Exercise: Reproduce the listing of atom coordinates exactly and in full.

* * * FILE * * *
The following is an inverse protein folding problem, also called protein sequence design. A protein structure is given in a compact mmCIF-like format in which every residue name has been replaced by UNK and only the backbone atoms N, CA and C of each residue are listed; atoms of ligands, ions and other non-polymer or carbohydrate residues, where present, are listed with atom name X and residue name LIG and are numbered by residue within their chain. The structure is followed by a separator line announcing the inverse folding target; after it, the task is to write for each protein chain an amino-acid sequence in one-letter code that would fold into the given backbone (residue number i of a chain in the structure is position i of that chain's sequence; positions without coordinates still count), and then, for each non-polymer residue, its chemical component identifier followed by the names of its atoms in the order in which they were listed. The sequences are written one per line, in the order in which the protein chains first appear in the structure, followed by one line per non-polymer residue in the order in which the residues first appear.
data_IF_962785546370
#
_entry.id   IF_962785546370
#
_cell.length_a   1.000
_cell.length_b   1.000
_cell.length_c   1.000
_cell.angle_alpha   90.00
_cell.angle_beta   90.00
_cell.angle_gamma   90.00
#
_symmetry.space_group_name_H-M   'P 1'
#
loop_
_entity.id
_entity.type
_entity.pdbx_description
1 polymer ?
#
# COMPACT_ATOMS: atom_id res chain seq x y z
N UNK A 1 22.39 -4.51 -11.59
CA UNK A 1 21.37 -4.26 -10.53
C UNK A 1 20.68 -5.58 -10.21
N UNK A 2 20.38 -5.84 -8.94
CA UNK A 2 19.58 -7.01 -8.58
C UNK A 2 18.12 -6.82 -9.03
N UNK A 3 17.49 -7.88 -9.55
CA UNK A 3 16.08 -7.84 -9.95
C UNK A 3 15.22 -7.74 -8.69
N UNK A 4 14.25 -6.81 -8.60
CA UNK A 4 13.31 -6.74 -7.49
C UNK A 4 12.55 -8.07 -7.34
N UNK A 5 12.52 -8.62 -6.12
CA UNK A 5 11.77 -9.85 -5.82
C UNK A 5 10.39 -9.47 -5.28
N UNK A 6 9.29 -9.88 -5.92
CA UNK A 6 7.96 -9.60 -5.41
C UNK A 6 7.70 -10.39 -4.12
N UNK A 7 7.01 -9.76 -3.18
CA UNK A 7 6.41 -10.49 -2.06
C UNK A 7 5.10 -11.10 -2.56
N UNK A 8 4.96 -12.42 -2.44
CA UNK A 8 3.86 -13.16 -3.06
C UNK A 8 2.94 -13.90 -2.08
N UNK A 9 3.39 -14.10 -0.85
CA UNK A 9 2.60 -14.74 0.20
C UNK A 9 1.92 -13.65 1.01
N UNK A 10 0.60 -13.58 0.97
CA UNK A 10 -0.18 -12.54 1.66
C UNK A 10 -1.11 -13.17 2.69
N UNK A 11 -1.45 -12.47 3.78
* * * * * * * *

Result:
The following is an inverse protein folding problem, also called protein sequence design. A protein structure is given in a compact mmCIF-like format in which every residue name has been replaced by UNK and only the backbone atoms N, CA and C of each residue are listed; atoms of ligands, ions and other non-polymer or carbohydrate residues, where present, are listed with atom name X and residue name LIG and are numbered by residue within their chain. The structure is followed by a separator line announcing the inverse folding target; after it, the task is to write for each protein chain an amino-acid sequence in one-letter code that would fold into the given backbone (residue number i of a chain in the structure is position i of that chain's sequence; positions without coordinates still count), and then, for each non-polymer residue, its chemical component identifier followed by the names of its atoms in the order in which they were listed. The sequences are written one per line, in the order in which the protein chains first appear in the structure, followed by one line per non-polymer residue in the order in which the residues first appear.
data_IF_962785546370
#
_entry.id   IF_962785546370
#
_cell.length_a   1.000
_cell.length_b   1.000
_cell.length_c   1.000
_cell.angle_alpha   90.00
_cell.angle_beta   90.00
_cell.angle_gamma   90.00
#
_symmetry.space_group_name_H-M   'P 1'
#
loop_
_entity.id
_entity.type
_entity.pdbx_description
1 polymer ?
#
# COMPACT_ATOMS: atom_id res chain seq x y z
N UNK A 1 22.39 -4.51 -11.59
CA UNK A 1 21.37 -4.26 -10.53
C UNK A 1 20.68 -5.58 -10.21
N UNK A 2 20.38 -5.84 -8.94
CA UNK A 2 19.58 -7.01 -8.58
C UNK A 2 18.12 -6.82 -9.03
N UNK A 3 17.49 -7.88 -9.55
CA UNK A 3 16.08 -7.84 -9.95
C UNK A 3 15.22 -7.74 -8.69
N UNK A 4 14.25 -6.81 -8.60
CA UNK A 4 13.31 -6.74 -7.49
C UNK A 4 12.55 -8.07 -7.34
N UNK A 5 12.52 -8.62 -6.12
CA UNK A 5 11.77 -9.85 -5.82
C UNK A 5 10.39 -9.47 -5.28
N UNK A 6 9.29 -9.88 -5.92
CA UNK A 6 7.96 -9.60 -5.41
C UNK A 6 7.70 -10.39 -4.12
N UNK A 7 7.01 -9.76 -3.18
CA UNK A 7 6.41 -10.49 -2.06
C UNK A 7 5.10 -11.10 -2.56
N UNK A 8 4.96 -12.42 -2.44
CA UNK A 8 3.86 -13.16 -3.06
C UNK A 8 2.94 -13.90 -2.08
N UNK A 9 3.39 -14.10 -0.85
CA UNK A 9 2.60 -14.74 0.20
C UNK A 9 1.92 -13.65 1.01
N UNK A 10 0.60 -13.58 0.97
CA UNK A 10 -0.18 -12.54 1.66
C UNK A 10 -1.11 -13.17 2.69
N UNK A 11 -1.45 -12.47 3.78